One fateful Valentine’s Day up Nova Scotia way, a mine explosion killed a bunch of dudes because those in charge of making sure shit like that didn’t happen were partying hardy at the local holiday dance. As fate would have it, one man, Harry Warden by name, survived the explosion and went on to go on a murder spree of those involved in the disaster… and that stone cold mother fucker warned the town to never have another Valentine’s Day dance again, or else!
20 years later a group of “young” miners gets a wild hair to hold another dance, and to the surprise of absolutely no one, Harry (or a copycat) makes the scene and begins dispatching folks in ultra-violent ways (more on that ghoulish goodness below). Naturally the dance gets the ax, but our heroes decide to hold a secret party (who’s main attraction seems to be the large number of hot dogs on hand) at the coal mine which irritates our masked mutilator somethin’ fierce. Will anyone survive this dreaded lovey-dovey holiday holocaust?
Released at the height of the holiday horror boom of the early ’80s, My Bloody Valentine manages to not get lost in the sinister slasher shuffle and stands (severed) head and shoulders among the putrid pack. The reasons this fright flick achieves the above are varied; for one thing this flick is about as Canadian as they come which gives it a different vibe than the American product it was competing with at the time… and the mining town setting is both atmospheric and unique for the genre.
Another strength is the fantastic acting on display; we actually care a great deal for our plucky protagonists, and they come off as a super lovable bunch, even if they look a tad older than they are supposed to be, and our antagonist is visually stunning with his mining gear covering his frame from head to toe.
Of course these affairs are made or broken by the creative ways in which our hapless heroes are dispatched, and I’m pleased as poisoned punch to say the kills present here are quite imaginative and effective (even in their truncated Theatrical Cut format… though as before, more on that in a bit)… I mean you get a lady tumble dried to death and a dude drowned in boiling hot dog water for shit’s sake… and that’s just the terrifying tip of the icky iceberg!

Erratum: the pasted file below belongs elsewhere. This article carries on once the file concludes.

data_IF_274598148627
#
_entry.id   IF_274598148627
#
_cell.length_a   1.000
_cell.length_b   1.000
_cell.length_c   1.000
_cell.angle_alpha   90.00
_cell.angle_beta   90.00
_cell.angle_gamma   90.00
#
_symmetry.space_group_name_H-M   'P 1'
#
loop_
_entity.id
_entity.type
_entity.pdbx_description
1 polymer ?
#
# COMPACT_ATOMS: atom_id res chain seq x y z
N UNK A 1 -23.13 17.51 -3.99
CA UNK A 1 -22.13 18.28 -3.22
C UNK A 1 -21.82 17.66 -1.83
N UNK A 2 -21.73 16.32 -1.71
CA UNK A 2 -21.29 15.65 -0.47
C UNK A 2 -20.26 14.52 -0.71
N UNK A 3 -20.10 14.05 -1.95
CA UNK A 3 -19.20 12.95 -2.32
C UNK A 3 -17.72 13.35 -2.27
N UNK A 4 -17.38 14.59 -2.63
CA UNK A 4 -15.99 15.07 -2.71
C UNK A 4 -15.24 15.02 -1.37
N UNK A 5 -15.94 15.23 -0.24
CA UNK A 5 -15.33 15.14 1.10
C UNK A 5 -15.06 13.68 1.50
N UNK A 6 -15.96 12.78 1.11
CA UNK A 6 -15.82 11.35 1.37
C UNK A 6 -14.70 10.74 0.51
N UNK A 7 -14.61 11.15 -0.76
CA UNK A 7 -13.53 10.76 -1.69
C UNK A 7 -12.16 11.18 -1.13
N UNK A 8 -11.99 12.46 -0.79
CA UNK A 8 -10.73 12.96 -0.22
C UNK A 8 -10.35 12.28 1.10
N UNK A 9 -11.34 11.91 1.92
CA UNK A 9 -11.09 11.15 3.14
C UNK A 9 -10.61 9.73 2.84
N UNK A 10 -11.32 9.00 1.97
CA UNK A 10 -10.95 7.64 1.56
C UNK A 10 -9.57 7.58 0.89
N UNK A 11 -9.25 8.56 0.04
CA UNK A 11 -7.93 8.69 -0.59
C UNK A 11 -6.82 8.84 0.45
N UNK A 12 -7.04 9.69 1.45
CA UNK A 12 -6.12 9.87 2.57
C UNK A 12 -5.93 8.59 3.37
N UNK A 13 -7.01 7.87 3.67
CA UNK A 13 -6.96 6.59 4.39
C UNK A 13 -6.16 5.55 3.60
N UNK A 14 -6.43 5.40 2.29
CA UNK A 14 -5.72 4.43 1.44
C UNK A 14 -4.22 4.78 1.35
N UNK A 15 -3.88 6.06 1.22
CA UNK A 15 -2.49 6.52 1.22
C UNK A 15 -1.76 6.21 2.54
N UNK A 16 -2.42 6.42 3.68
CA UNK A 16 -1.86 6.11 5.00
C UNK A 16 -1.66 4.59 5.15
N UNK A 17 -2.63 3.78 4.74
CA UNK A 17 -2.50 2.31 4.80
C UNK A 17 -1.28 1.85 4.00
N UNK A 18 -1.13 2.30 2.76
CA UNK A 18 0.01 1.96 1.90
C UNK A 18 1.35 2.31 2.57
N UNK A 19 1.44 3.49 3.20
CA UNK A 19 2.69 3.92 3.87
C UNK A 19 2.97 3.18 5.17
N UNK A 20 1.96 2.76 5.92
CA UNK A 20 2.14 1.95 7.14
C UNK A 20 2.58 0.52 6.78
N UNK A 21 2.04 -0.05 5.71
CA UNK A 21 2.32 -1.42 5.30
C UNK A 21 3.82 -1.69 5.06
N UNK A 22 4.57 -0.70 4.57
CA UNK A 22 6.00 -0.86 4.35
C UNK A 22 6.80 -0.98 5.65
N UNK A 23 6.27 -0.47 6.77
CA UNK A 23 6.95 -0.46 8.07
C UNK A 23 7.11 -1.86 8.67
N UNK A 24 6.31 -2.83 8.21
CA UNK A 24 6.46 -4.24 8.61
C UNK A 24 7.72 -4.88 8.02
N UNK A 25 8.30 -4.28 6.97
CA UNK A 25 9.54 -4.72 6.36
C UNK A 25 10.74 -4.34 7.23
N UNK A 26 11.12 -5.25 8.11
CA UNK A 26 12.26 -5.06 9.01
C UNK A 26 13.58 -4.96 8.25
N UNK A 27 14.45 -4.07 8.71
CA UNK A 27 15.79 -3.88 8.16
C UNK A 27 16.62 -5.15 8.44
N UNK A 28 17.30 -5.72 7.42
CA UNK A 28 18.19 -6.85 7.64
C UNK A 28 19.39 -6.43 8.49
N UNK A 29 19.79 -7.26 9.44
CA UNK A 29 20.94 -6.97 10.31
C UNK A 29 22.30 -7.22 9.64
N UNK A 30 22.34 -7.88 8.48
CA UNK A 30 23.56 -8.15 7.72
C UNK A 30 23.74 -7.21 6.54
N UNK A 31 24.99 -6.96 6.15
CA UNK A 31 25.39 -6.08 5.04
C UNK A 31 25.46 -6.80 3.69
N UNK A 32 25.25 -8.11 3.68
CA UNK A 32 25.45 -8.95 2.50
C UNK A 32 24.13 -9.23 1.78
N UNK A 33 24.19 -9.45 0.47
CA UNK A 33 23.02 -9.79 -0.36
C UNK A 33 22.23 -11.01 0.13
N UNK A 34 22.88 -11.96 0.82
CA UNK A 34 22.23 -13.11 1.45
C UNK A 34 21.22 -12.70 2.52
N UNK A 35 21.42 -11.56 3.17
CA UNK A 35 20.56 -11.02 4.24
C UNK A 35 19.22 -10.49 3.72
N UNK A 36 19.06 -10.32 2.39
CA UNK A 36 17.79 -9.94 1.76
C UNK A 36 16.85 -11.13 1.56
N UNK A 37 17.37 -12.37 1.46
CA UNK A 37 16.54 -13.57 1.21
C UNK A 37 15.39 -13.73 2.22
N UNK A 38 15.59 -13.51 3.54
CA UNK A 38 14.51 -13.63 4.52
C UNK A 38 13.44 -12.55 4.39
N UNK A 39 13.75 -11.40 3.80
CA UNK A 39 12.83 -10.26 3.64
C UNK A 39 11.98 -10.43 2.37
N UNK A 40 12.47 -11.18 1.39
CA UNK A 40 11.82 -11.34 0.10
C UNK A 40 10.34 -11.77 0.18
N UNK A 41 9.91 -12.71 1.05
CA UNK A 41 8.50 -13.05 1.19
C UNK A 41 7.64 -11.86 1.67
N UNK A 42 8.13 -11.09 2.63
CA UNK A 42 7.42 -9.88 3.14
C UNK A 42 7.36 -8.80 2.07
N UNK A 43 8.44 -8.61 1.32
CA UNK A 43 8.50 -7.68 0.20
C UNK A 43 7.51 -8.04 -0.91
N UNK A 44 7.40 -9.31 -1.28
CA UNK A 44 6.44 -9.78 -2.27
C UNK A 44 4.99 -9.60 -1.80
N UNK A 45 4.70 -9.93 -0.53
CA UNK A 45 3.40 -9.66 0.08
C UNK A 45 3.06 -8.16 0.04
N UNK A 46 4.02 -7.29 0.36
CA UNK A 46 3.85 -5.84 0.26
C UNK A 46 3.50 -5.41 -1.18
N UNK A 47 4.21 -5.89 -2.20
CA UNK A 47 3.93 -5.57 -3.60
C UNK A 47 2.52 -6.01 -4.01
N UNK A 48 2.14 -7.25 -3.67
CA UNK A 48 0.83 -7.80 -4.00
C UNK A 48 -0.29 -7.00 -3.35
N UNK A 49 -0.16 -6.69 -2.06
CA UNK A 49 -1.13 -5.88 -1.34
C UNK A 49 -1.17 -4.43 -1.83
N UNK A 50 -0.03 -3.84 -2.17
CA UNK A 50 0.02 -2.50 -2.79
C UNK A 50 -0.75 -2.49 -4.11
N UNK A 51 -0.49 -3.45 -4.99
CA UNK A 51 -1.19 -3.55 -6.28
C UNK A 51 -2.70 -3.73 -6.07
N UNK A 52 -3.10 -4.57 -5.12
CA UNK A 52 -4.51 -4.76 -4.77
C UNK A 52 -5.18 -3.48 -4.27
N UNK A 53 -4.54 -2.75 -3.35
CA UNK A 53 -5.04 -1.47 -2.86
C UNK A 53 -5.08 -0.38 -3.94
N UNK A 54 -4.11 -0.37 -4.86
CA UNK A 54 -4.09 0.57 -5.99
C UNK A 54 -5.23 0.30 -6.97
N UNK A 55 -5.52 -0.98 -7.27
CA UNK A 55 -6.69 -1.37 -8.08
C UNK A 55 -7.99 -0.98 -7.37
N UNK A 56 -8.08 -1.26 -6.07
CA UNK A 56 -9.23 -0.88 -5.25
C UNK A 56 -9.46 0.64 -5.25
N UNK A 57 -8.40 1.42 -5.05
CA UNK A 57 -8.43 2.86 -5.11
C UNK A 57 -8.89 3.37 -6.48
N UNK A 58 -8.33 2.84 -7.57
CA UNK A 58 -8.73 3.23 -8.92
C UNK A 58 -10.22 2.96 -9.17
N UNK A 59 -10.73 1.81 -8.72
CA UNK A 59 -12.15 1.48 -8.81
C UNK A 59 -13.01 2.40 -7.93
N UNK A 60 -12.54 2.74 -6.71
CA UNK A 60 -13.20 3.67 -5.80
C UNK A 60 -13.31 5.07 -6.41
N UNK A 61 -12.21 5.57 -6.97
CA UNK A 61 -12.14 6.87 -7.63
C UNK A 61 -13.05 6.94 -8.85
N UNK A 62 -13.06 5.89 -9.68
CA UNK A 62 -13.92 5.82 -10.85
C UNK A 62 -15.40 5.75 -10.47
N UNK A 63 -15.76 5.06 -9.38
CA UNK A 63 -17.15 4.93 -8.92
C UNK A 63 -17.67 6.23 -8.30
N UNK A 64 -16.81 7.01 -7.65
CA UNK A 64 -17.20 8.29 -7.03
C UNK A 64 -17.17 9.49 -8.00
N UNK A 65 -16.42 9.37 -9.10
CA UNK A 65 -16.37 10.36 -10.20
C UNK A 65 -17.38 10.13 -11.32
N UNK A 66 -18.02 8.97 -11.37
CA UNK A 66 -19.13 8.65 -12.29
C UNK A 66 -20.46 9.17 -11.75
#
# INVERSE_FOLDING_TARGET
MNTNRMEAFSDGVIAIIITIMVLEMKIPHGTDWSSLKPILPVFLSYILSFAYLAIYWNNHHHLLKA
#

To top it all off the closing credits feature a ballad about the film’s killer… fuckin’ bonus!!
As for extra features on this Blu-ray release, you get a party-sized assortment from the good boils n’ ghouls at Scream Factory! First up is a collection of all-new interviews featuring director George Mihalka (who details what an ass pain it was to get the film made), actors Paul Kelman, Neil Affleck, Lori Hallier, Helene Udy, Rob Stein, and special make-up effects designer Tom Burman.
Following that we get a side-by-side comparison of how the grizzly gore in the film was meant to be seen versus how it appeared on the silver screen, the picture’s theatrical trailer, TV and radio spots, and a still gallery… and that’s just disc one!
Disc two brings us an unrated cut of the film with all of that sweet bloodshed fully intact, and you can listen to an audio commentary from Mihalka his damn self describing the production in detail (though to be fair this is more of a nuts and bolts chat rather than a lively anecdote packed trip down monstrous memory lane) as you watch!
Also included are a conversation with the cast and crew from the 35th anniversary celebration of the film back in 2016, as well as a performance by Tom Kovacs from the same event in which he belts out The Ballad of Harry Warden mentioned above.
All in all, My Bloody Valentine is a fantastic stalk n’ slay flick, and rightfully deserves it’s place as slasher flick royalty… if you haven’t seen this, what the fuckity-fuck are you waiting for, and if you love it already, the extras here make this a must-own edition!